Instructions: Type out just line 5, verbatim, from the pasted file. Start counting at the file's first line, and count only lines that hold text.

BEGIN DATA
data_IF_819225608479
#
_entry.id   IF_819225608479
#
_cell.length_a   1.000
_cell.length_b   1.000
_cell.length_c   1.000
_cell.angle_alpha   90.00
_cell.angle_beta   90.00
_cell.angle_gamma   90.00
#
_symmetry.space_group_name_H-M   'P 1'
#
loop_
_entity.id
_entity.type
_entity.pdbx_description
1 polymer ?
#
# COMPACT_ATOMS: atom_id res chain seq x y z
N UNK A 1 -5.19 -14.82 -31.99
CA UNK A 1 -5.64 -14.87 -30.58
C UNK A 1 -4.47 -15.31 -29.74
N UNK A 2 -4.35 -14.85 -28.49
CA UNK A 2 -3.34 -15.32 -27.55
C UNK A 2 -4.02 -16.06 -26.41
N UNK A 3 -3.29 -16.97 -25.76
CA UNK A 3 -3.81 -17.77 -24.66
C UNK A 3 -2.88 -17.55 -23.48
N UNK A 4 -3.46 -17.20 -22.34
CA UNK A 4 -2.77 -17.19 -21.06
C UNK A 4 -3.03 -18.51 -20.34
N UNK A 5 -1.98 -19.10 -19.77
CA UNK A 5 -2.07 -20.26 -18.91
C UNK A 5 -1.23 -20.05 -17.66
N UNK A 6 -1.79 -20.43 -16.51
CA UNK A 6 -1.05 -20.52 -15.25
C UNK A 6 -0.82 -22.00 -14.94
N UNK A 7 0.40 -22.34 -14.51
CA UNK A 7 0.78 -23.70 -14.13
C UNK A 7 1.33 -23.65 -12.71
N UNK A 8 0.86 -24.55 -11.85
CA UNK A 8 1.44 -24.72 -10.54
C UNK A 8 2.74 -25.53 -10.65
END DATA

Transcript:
_cell.length_a   1.000